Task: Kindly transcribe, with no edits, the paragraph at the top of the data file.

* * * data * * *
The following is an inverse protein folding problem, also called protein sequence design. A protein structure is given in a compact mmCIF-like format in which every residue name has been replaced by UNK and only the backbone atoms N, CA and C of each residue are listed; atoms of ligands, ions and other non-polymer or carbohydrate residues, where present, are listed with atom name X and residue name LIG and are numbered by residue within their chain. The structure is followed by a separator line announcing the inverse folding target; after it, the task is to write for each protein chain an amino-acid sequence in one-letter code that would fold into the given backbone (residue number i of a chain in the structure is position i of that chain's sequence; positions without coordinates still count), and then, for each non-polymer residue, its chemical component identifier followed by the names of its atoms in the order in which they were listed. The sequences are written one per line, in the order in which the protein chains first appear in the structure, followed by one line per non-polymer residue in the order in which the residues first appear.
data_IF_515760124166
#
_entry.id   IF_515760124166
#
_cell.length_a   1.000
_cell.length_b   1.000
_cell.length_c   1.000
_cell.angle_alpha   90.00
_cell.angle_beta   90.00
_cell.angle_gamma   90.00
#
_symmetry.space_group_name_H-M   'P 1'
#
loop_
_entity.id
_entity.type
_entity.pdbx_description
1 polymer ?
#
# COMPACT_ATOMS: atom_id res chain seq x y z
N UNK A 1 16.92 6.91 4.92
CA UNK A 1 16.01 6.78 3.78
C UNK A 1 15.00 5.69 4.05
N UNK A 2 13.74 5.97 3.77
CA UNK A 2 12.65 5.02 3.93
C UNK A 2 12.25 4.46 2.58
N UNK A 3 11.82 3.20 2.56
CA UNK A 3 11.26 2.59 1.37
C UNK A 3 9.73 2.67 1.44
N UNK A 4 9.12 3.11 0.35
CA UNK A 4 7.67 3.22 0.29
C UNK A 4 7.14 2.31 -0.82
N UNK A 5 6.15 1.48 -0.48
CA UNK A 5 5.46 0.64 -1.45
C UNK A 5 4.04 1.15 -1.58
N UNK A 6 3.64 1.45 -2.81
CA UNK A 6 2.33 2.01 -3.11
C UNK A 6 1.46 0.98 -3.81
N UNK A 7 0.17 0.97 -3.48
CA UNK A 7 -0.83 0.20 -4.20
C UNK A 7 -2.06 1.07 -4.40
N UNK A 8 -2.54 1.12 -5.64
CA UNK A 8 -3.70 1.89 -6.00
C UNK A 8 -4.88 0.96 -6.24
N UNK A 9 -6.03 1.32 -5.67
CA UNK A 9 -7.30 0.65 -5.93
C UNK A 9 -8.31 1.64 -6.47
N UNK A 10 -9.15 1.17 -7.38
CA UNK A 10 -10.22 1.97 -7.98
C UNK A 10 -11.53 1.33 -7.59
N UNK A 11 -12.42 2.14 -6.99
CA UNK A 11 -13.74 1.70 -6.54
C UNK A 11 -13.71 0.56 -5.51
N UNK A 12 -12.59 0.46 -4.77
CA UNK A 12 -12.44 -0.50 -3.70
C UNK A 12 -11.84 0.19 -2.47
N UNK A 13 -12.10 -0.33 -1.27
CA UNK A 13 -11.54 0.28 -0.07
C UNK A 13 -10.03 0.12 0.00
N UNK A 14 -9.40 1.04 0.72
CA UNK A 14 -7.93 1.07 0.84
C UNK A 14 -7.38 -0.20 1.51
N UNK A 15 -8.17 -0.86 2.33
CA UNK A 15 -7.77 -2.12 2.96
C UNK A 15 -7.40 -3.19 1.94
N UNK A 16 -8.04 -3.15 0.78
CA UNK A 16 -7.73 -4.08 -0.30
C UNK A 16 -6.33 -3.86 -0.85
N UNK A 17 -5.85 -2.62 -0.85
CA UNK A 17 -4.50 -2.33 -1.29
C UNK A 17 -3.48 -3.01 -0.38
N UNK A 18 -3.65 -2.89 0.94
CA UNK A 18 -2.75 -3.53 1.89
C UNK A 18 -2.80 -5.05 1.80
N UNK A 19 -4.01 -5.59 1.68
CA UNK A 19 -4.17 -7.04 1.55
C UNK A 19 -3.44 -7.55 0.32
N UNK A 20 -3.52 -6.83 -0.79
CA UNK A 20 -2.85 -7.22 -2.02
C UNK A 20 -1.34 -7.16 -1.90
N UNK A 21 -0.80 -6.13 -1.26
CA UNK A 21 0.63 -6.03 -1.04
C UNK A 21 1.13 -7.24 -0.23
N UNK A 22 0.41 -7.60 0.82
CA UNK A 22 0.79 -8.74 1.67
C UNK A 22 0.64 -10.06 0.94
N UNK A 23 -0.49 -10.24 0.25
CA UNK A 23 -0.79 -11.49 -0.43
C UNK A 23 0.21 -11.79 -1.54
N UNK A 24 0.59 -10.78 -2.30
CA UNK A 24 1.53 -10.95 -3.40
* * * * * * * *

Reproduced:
The following is an inverse protein folding problem, also called protein sequence design. A protein structure is given in a compact mmCIF-like format in which every residue name has been replaced by UNK and only the backbone atoms N, CA and C of each residue are listed; atoms of ligands, ions and other non-polymer or carbohydrate residues, where present, are listed with atom name X and residue name LIG and are numbered by residue within their chain. The structure is followed by a separator line announcing the inverse folding target; after it, the task is to write for each protein chain an amino-acid sequence in one-letter code that would fold into the given backbone (residue number i of a chain in the structure is position i of that chain's sequence; positions without coordinates still count), and then, for each non-polymer residue, its chemical component identifier followed by the names of its atoms in the order in which they were listed. The sequences are written one per line, in the order in which the protein chains first appear in the structure, followed by one line per non-polymer residue in the order in which the residues first appear.